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This Land, Oregon

by William G. Robbins

Political and Economic Culture, 1870-1920

Between the 1880s and 1920s, a technological revolution took place in Oregon in natural-resource extraction and processing activities. Perhaps the greatest transformation involved the transition from human and animal power to steam power in agricultural and logging operations. During the last quarter of the nineteenth century, steam-driven machines were used far beyond the region’s railroads and waterways, extending into wheat country east of the Cascade Mountains and logging operations in the Coast Range.

Steam energy was first used in Oregon agriculture to power stationary threshing machines in the wheatfields. Before long, steam-powered tractors were being used to haul reapers and combines, and gasoline-powered tractors were increasingly used after World War I.

The adaptation of steam to timber operations was even more revolutionary in terms of productivity. Although steam energy had been used to power sawmills in the Northwest since about 1850, its modification for use in the woods took another thirty years. Beginning in the early 1880s, loggers in the California redwoods and on Puget Sound developed and improved steam-powered engines to haul felled timber out of the woods. The increasing use of the so-called steam donkey speeded the movement of logs to railroad sidings or waterways. Steam donkeys were used widely by the turn of the century.

Steam-powered operations made it possible for loggers to work through the rainy winter months. By the time enterprising loggers developed an aerial twist—known as the high lead—for steam-donkey yarding activities, operators were able to haul logs to landings with one end suspended in the air. But steam-donkey logging came with a cost: a sharp increase in the accident rate and in disturbances to the forest environment. In the Coast Range and the Cascade Mountains, donkey engines remained in use until World War II, when labor shortages speeded the change to gasoline- and diesel-powered yarding machines.

Until the mechanization of most work processes following World War II, extractive industries in the Pacific Northwest were labor intensive, with a work force comprised largely of young, single males. The 1910 census reported that 90 percent of lumber-industry laborers were single males, a pattern that continued well into the automobile age. The region also had a higher ratio of rank-and-file workers to craftsmen than anywhere in the nation. It is fair to say that the Pacific Northwest was a setting with many workers and few bosses. Most people sold their labor for daily wages or piecework production; and many jobs were seasonal, especially in agriculture, logging, and canneries. Such jobs employed people from diverse communities, included Chinese, Japanese, Native Americans, Filipinos, Asian Indians, Swedes, Finns, and Italians. The boom-and-bust nature of the region’s extractive economy invited worker mobility and often encouraged union organizing activity.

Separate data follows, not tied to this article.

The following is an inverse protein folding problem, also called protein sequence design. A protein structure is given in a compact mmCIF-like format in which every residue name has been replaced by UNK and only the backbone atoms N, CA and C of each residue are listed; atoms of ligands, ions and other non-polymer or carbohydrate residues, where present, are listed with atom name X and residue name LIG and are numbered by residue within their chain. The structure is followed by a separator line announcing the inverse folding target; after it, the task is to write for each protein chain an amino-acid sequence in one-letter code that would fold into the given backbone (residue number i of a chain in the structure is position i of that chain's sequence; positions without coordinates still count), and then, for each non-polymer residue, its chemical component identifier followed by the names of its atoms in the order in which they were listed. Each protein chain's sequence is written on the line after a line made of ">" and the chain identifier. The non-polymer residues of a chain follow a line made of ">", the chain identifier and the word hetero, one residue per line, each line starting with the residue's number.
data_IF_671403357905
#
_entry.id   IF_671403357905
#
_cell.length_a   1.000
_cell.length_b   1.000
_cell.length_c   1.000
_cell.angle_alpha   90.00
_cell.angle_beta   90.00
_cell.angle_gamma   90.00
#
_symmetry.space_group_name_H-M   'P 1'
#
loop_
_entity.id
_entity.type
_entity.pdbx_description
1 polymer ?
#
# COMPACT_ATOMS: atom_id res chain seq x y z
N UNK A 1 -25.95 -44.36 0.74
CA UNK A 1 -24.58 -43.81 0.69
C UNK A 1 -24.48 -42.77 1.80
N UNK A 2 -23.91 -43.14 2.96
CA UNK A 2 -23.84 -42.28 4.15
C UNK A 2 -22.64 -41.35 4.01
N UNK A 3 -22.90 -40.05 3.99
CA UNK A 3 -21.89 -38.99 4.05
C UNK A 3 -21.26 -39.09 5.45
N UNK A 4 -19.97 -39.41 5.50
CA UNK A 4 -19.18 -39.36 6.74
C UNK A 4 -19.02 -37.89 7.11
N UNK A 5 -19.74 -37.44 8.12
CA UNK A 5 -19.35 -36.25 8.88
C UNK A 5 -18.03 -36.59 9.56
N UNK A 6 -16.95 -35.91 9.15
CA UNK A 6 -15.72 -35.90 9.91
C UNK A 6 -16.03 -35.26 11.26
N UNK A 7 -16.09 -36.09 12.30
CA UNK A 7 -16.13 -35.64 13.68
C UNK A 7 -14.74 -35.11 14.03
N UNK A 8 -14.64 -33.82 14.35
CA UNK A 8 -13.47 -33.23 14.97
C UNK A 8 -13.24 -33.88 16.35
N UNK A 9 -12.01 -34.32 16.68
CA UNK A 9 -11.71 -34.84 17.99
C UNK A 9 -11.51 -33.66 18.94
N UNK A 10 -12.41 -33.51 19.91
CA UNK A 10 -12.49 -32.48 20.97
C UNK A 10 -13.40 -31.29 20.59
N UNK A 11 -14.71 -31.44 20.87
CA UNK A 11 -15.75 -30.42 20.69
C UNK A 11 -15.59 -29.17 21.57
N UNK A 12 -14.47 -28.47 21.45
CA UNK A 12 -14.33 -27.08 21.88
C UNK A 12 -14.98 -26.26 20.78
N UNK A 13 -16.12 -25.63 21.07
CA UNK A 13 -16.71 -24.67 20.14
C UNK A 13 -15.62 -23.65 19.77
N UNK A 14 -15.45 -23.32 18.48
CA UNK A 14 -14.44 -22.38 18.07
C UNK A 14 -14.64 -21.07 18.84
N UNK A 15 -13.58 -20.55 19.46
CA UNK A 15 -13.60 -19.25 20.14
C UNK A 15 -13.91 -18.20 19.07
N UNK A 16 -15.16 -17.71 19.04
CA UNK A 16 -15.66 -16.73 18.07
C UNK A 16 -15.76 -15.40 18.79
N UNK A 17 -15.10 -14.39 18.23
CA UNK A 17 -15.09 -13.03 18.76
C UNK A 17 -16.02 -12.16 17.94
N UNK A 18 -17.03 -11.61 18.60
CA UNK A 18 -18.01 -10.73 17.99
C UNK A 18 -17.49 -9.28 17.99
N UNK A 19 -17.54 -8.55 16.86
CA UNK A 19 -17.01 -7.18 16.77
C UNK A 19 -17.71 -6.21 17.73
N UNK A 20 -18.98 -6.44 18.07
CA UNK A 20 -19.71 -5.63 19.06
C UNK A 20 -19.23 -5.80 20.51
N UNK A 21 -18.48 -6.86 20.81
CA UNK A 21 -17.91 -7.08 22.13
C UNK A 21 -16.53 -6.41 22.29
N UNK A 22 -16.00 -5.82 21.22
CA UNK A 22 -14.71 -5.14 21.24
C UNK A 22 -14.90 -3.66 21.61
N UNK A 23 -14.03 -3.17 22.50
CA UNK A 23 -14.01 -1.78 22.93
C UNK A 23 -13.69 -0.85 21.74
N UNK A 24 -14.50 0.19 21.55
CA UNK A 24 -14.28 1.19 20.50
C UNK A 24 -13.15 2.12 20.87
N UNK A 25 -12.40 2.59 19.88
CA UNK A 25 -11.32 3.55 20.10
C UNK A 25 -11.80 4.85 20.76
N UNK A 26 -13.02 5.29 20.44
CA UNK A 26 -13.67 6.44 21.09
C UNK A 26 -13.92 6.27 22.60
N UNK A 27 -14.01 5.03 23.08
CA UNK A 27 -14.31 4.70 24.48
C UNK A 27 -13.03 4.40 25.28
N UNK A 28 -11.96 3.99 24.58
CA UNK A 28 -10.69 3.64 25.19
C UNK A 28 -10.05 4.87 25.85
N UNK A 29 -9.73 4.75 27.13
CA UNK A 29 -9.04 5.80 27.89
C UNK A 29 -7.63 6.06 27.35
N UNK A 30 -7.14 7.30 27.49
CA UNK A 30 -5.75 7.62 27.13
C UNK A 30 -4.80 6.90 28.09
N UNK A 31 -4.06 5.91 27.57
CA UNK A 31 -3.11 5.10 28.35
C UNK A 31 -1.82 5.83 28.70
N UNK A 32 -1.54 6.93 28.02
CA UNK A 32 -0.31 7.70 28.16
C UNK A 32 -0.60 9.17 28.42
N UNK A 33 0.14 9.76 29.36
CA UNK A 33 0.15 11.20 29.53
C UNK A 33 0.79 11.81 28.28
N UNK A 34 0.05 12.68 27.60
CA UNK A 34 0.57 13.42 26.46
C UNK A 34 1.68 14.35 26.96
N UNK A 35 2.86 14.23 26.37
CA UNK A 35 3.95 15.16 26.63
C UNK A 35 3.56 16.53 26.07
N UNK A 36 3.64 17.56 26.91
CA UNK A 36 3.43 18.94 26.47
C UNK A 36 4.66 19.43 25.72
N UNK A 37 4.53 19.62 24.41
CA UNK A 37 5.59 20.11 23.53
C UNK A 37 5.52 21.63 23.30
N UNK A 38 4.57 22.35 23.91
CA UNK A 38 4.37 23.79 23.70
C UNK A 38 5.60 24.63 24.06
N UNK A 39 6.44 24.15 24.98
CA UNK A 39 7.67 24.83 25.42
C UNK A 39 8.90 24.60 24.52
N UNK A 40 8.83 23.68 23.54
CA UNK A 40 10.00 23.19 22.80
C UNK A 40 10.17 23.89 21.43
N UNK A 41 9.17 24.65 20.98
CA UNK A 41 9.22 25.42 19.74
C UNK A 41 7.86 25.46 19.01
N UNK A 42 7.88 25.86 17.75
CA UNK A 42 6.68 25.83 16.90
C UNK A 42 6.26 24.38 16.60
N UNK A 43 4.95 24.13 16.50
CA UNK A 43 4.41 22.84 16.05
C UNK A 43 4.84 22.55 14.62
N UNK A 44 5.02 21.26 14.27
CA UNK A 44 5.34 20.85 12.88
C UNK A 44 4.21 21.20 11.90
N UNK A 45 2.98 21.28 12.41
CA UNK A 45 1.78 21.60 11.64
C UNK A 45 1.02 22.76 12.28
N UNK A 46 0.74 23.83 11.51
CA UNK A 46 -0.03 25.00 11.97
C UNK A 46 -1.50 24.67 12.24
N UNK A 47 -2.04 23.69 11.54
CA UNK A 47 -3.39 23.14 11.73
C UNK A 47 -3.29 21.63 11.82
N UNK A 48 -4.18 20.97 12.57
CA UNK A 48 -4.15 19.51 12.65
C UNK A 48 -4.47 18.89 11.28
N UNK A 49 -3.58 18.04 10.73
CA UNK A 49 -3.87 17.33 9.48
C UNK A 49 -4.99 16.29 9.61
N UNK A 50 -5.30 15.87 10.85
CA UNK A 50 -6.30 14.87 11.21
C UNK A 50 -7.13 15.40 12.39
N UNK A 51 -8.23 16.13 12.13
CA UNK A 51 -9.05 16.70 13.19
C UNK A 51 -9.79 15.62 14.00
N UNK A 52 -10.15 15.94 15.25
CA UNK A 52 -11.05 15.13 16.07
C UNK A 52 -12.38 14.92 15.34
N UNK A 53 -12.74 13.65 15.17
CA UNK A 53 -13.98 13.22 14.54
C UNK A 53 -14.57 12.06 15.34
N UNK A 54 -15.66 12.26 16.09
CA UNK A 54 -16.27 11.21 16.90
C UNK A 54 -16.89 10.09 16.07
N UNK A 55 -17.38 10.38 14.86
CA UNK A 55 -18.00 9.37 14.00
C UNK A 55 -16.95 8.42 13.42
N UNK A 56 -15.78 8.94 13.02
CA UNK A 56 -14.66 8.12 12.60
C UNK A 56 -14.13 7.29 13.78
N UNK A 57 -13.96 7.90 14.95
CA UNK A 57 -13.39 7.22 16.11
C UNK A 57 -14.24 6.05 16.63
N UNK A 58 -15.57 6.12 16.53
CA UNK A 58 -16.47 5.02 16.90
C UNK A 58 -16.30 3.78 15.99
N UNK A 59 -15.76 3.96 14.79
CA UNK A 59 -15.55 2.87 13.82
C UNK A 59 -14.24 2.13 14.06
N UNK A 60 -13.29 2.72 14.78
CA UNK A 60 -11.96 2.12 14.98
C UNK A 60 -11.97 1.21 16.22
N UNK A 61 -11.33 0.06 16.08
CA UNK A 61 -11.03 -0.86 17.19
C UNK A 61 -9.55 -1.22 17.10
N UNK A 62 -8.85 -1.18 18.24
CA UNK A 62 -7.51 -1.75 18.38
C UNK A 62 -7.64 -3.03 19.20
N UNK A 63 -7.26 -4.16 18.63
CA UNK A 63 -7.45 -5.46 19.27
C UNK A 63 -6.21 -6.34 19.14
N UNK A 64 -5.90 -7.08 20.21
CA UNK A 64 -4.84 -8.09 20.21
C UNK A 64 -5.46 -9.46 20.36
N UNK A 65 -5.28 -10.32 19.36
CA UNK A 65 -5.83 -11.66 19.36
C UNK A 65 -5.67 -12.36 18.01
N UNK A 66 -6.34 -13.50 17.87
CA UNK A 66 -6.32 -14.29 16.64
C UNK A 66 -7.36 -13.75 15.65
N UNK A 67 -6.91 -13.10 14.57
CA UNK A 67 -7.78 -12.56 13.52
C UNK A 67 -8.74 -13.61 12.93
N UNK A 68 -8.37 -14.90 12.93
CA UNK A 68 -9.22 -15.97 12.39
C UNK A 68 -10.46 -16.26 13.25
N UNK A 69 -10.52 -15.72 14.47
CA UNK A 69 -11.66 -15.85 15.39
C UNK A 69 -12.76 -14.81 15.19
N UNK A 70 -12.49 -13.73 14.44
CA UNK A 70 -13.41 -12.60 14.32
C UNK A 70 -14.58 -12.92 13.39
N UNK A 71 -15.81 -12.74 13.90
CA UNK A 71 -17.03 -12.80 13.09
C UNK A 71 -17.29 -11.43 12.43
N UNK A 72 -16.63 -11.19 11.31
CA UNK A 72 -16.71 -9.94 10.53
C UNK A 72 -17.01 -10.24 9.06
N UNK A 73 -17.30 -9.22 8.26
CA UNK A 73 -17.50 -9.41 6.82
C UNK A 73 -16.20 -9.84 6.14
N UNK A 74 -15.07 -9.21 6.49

The working class dominated life in labor-intensive logging communities, where one of the chief characteristics of employment was high turnover. Workers were often on the move to the next job or hiring hall, which some called a slave market. They dealt with difficult bosses and harsh working conditions by simply walking away from the job. Even after unions made inroads with many logging outfits in the late 1940s, there continued to be considerable movement in the work force.

Itinerancy characterized workers in the orchards around Medford and the Hood River valley, where a large labor force was required during the fall to pick and pack fruit for shipment to market. Thousands of harvest hands also moved across the wheatfields in Sherman and Umatilla Counties during the late summer, shifting from one job to the next until the wheat was loaded on rail cars. When horses and mules pulled the cumbersome reapers and combines, it took seventy-five horses and thirty workers to harvest a thousand bushels of wheat. With the development of mechanized equipment during the 1930s, however, horses and mules disappeared from the wheatfields—and so did most of the seasonal workers.

Although women enjoyed limited participation in the wage-earning work force until World War II, they did take jobs in logging camps as cooks, laundresses, and “flunkies” who waited tables. In the small company town of Powers in southwestern Oregon, men ran the Smith-Powers Logging Company cookhouses at first, but women began to fill those positions by the 1920s.

During World War I, women took production positions in some of the specialty wood products companies on Coos Bay. Sixteen-year-old Marguerette Therrien, whose father worked in the Coos Bay Lumber Company mill, took a job with the Coos Veneer and Box Company in 1928. Eleanor Anderson, a Finnish immigrant to Coos Bay, worked as a domestic, took a job with a wealthy family in San Francisco for a brief period, and then returned to Coos Bay to do assembly piecework in a local cedar-veneer plant. Women also worked in salmon and vegetable canneries, and a few found employment as telephone and Linotype operators, schoolteachers, and nurses. World War II marked the real watershed period for women as wage laborers.

© William G. Robbins, 2002. Updated and revised by OE Staff, 2014.